Tuesday, February 28, 2006


Today's question: God will not test us with anything more than we can
handle. Is this most certainly true?

Wow. There are so many ways to poke holes in this one, it's hard to
know where to start. I could begin with, is this scriptural? Or, what
does scripture actually say? And in what context? That, however,
would require some research, 'cause I don't actually know where this
comes from. Paul? Jesus talking to his disciples? I could go and find
out, but that would be a led-into-temptation situation, since I am
trying to write a quick post and then get back to the paying work
that is supposed to be my priority today. And if I go off to search
the Bible, I won't get back to the editing job any time soon. The
dictionary presents distractions enough.

Lots of stuff in life feels like it's more than we can handle. (I
will refrain from citing personal examples here.)

Even people of faith can be overwhelmed by their troubles. They sink
into depression or bitterness. And how could it be true that God
dishes out the really tough stuff only to the strong? Less room for
God to act if that's the case. And anyway, if the really tough tests
go to those with a strong faith, I'd rather have a weak one. Why
should I aspire to the honors level classes in endurance?

One of the problems with this statement is that it's got blaming the
victim built into it. God doesn't give us anything more than we can
handle--with his help. So when you're feeling baffled and beaten by
life, the problem is your faith--you're not relying enough on God.
Which is your fault.

Christ on the cross got pretty low. He had his good moments,
sure--"Today you will be with me in paradise" and "Mother, behold thy
son." But there were some awful dark ones--"My God, my God, why have
you forsaken me" and finally, "Into your hands I commend my spirit"
which is to say, "I give up." Yielding, like you do in labor, a
process that ends in new life.

It's better than bearing up and fighting to handle things because
that's what strong Lutheran people of faith do. Maybe the faith is in
the yielding.

Sunday, February 26, 2006

Alleluia farewell

Damn. I meant to start this blog with something clever and incisive. Something fun. Something smart.

Instead, the pressing question of the day is visceral. Why do I weep when that darned Alleluia banner is carried out of church at the end of Transfiguration Sunday worship?

It’s that hymn. “Alleluia, Song of Gladness” (WOV 654), which I just noticed is an oldie, one of those old Latin texts rendered into English by John M. Neale in the nineteenth century. I’ve always thought it’s a bit hokey—or at least the whole literal putting-away-of-the-alleluia thing is a bit hokey. At my church, there's a big yellow, white and gold lame banner that says “ALLELUIA.” It has been sitting in the chancel through all the Epiphany season, but on the last Sunday in Epiphany--today--it is carried out with the recessional, because Lent starts on Wednesday and there are no alleluias in Lent. (Today it went out horizontal—a new wrinkle, colors face down, carried like a coffin on the shoulders of Irish pallbearers. Gulp.) Children follow with strips of colored paper that say alleluia, and these are then "buried" in a treasure chest until Easter.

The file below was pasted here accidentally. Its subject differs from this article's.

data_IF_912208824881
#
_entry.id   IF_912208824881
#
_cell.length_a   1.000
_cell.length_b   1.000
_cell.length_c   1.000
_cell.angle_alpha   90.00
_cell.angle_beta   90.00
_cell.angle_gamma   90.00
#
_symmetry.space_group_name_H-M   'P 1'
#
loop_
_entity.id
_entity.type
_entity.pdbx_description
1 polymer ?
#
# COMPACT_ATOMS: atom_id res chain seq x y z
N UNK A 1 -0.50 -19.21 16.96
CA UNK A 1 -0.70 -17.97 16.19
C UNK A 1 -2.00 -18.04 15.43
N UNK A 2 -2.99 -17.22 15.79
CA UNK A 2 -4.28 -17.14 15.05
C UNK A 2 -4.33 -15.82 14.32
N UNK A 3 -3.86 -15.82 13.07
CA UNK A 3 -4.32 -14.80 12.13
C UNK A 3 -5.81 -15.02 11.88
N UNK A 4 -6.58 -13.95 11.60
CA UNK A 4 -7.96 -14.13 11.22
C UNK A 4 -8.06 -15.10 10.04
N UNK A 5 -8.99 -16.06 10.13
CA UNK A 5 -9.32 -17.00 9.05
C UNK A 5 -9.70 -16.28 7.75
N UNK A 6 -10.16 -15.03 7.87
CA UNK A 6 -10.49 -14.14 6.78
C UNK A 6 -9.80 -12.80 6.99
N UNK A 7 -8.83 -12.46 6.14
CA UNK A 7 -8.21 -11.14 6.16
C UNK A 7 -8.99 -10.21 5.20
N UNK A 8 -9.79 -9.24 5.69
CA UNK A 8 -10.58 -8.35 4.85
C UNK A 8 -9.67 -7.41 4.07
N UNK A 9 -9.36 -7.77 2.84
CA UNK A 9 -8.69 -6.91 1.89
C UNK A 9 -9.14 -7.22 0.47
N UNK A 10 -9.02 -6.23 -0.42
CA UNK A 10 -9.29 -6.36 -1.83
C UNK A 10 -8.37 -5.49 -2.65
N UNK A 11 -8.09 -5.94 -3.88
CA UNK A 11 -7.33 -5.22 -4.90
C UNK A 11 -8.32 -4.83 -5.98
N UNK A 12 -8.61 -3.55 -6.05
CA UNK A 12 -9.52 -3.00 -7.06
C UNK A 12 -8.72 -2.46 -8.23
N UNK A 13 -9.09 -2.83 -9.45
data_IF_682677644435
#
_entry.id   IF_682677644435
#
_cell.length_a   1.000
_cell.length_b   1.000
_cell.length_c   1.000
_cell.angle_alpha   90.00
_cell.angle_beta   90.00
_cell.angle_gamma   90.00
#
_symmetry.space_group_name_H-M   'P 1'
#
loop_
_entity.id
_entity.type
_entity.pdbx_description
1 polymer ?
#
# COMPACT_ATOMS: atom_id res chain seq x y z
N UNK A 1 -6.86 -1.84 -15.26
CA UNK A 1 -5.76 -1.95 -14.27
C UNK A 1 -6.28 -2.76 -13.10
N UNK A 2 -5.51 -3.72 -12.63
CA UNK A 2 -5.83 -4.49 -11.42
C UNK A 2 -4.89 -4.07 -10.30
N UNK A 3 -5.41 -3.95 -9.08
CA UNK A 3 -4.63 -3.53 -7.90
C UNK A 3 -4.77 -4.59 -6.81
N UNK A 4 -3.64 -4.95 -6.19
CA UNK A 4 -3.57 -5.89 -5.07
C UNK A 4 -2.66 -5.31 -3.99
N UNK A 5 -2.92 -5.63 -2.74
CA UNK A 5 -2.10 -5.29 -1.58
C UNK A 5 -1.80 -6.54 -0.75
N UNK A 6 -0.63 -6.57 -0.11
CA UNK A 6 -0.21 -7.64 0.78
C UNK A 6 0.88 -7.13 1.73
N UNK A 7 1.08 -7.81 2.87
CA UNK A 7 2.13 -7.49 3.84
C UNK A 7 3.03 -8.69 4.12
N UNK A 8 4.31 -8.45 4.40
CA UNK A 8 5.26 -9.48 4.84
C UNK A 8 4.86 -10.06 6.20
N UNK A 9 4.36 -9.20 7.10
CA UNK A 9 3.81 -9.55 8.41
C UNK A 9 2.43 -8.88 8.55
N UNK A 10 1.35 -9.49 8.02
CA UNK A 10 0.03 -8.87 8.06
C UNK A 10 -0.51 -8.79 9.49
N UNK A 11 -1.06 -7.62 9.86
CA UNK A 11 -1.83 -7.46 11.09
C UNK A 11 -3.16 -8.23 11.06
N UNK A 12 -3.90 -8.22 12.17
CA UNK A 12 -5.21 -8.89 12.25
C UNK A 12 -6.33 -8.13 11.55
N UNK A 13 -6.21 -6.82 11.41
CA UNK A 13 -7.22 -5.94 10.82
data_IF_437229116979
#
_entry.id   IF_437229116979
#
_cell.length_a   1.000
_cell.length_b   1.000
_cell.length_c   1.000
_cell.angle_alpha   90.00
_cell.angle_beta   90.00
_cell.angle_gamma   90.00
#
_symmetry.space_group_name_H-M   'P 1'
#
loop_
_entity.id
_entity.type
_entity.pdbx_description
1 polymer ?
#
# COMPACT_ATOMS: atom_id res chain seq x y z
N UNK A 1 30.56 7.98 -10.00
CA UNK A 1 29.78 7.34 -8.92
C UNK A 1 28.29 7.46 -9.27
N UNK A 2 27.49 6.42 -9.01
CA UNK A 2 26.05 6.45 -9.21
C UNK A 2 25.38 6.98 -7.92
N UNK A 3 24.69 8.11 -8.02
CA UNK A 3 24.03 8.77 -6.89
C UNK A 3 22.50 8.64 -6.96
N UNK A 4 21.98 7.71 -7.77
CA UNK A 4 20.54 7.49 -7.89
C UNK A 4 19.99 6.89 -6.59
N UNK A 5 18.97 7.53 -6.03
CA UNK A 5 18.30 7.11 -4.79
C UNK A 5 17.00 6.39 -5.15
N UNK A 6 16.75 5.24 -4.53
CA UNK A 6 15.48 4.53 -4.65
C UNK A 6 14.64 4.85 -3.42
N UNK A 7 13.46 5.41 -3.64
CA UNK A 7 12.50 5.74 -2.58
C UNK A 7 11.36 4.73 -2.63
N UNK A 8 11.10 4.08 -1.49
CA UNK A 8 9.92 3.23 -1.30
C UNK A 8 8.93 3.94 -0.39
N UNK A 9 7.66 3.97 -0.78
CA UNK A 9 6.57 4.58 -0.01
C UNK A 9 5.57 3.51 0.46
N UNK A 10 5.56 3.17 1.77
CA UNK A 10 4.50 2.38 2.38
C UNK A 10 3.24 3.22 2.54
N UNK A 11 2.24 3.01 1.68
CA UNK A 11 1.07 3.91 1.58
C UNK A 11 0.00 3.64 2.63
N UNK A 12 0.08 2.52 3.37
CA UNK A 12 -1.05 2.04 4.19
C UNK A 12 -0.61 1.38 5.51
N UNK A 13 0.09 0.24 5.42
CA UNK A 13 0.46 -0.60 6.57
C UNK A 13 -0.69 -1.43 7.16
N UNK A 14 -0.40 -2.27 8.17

This morning, even before the end of the first hymn stanza, I stop singing because I’m crying. And somehow I don’t think they are the tears of the hymn text (“for the solemn time is coming when our tears for sin shall flow”). That line ends the third verse, and I am a goner long before that. There's that contrast between “true Jerusalem and free” where the heavenly host reside and the rest of us-- “by Babylon’s sad waters/mourning exiles now are we.”

Sometimes I feel shamed that I must be reminded that Lent is here and I must behave accordingly, lament my sins for an hour-and-a-half on Ash Wednesday night and repress any hint that hey, I know this sin problem is only temporary, ‘cause Easter is coming. The Lent of my childhood was midweek services—all those verses of all those hymns full of blood and sacrifice and misery. Sitting there in school clothes and winter jackets, reveling in the drama of it all. More in the moment with all the guilt and sadness as a nine-year-old than I can stand to be as an adult. (Life compensates and provides its own grim dramas.)

I ramble, but that’s the point of a blog. I don’t have to go back and reread and polish and worry too much about presenting the right face. Just write.

So the alleluia is banished for Lent. But this morning, while mopping up the tears, I found myself thinking “Any exceptions?” (The hymn is asking for them: “alleluia . . . voice of joy that cannot die.”) I thought of one—my father’s funeral on March 12, 1984—squarely in the middle of Lent. We sang “This is the feast of victory for our God. Alleluia.” We sang it without liturgical angst. We sang it because it was composed by Daddy’s great friend Richard Hillert. Because it was one of those pieces of church music that just tickled him, that he played with enthusiasm at the organ. And because it was a funeral—Christ goes before into death, and we follow and his resurrection victory is ours. So sing.

How could we go through Lent if we didn’t know that we can still get that alleluia out when we need it?

Didn’t mean to get so serious. Let’s just have a big noisy alleluia cheer right here. Sis-boom-bah, al-le-lu-yah. Lent is coming—a good reason to lighten up.